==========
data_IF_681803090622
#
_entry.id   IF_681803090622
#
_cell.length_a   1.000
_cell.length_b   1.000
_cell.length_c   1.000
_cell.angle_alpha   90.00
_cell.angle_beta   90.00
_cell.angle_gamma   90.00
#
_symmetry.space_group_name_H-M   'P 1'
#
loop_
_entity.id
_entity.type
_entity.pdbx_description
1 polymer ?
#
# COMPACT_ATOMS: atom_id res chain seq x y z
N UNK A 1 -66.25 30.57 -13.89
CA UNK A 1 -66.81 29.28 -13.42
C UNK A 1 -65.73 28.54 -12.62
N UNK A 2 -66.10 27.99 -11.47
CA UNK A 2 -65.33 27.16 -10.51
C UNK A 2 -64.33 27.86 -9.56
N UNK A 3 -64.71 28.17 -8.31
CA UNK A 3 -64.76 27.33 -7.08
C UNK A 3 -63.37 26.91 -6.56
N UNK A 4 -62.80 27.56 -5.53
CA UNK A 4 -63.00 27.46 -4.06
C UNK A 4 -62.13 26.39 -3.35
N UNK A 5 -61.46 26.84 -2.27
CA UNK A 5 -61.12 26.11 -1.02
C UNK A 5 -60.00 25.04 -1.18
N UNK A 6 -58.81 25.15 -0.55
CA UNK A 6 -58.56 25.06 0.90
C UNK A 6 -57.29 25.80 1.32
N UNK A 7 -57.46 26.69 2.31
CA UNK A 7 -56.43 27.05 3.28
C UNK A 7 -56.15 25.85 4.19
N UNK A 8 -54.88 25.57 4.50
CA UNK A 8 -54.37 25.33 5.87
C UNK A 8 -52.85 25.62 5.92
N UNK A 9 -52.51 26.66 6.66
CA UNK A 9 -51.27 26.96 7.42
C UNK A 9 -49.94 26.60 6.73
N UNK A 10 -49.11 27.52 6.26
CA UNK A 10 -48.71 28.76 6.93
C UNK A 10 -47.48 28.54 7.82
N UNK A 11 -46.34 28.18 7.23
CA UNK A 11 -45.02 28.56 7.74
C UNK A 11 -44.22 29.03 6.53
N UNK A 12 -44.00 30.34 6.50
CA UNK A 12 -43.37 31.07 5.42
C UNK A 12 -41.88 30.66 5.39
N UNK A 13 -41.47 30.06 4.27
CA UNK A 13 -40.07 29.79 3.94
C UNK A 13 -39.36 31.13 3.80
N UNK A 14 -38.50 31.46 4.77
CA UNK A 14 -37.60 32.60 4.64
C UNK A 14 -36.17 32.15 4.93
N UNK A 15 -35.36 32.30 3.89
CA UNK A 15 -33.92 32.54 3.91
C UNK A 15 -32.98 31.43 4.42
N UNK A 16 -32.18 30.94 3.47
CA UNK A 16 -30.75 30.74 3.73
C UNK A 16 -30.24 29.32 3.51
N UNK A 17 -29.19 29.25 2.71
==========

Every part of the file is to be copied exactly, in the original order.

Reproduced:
data_IF_681803090622
#
_entry.id   IF_681803090622
#
_cell.length_a   1.000
_cell.length_b   1.000
_cell.length_c   1.000
_cell.angle_alpha   90.00
_cell.angle_beta   90.00
_cell.angle_gamma   90.00
#
_symmetry.space_group_name_H-M   'P 1'
#
loop_
_entity.id
_entity.type
_entity.pdbx_description
1 polymer ?
#
# COMPACT_ATOMS: atom_id res chain seq x y z
N UNK A 1 -66.25 30.57 -13.89
CA UNK A 1 -66.81 29.28 -13.42
C UNK A 1 -65.73 28.54 -12.62
N UNK A 2 -66.10 27.99 -11.47
CA UNK A 2 -65.33 27.16 -10.51
C UNK A 2 -64.33 27.86 -9.56
N UNK A 3 -64.71 28.17 -8.31
CA UNK A 3 -64.76 27.33 -7.08
C UNK A 3 -63.37 26.91 -6.56
N UNK A 4 -62.80 27.56 -5.53
CA UNK A 4 -63.00 27.46 -4.06
C UNK A 4 -62.13 26.39 -3.35
N UNK A 5 -61.46 26.84 -2.27
CA UNK A 5 -61.12 26.11 -1.02
C UNK A 5 -60.00 25.04 -1.18
N UNK A 6 -58.81 25.15 -0.55
CA UNK A 6 -58.56 25.06 0.90
C UNK A 6 -57.29 25.80 1.32
N UNK A 7 -57.46 26.69 2.31
CA UNK A 7 -56.43 27.05 3.28
C UNK A 7 -56.15 25.85 4.19
N UNK A 8 -54.88 25.57 4.50
CA UNK A 8 -54.37 25.33 5.87
C UNK A 8 -52.85 25.62 5.92
N UNK A 9 -52.51 26.66 6.66
CA UNK A 9 -51.27 26.96 7.42
C UNK A 9 -49.94 26.60 6.73
N UNK A 10 -49.11 27.52 6.26
CA UNK A 10 -48.71 28.76 6.93
C UNK A 10 -47.48 28.54 7.82
N UNK A 11 -46.34 28.18 7.23
CA UNK A 11 -45.02 28.56 7.74
C UNK A 11 -44.22 29.03 6.53
N UNK A 12 -44.00 30.34 6.50
CA UNK A 12 -43.37 31.07 5.42
C UNK A 12 -41.88 30.66 5.39
N UNK A 13 -41.47 30.06 4.27
CA UNK A 13 -40.07 29.79 3.94
C UNK A 13 -39.36 31.13 3.80
N UNK A 14 -38.50 31.46 4.77
CA UNK A 14 -37.60 32.60 4.64
C UNK A 14 -36.17 32.15 4.93
N UNK A 15 -35.36 32.30 3.89
CA UNK A 15 -33.92 32.54 3.91
C UNK A 15 -32.98 31.43 4.42
N UNK A 16 -32.18 30.94 3.47
CA UNK A 16 -30.75 30.74 3.73
C UNK A 16 -30.24 29.32 3.51
N UNK A 17 -29.19 29.25 2.71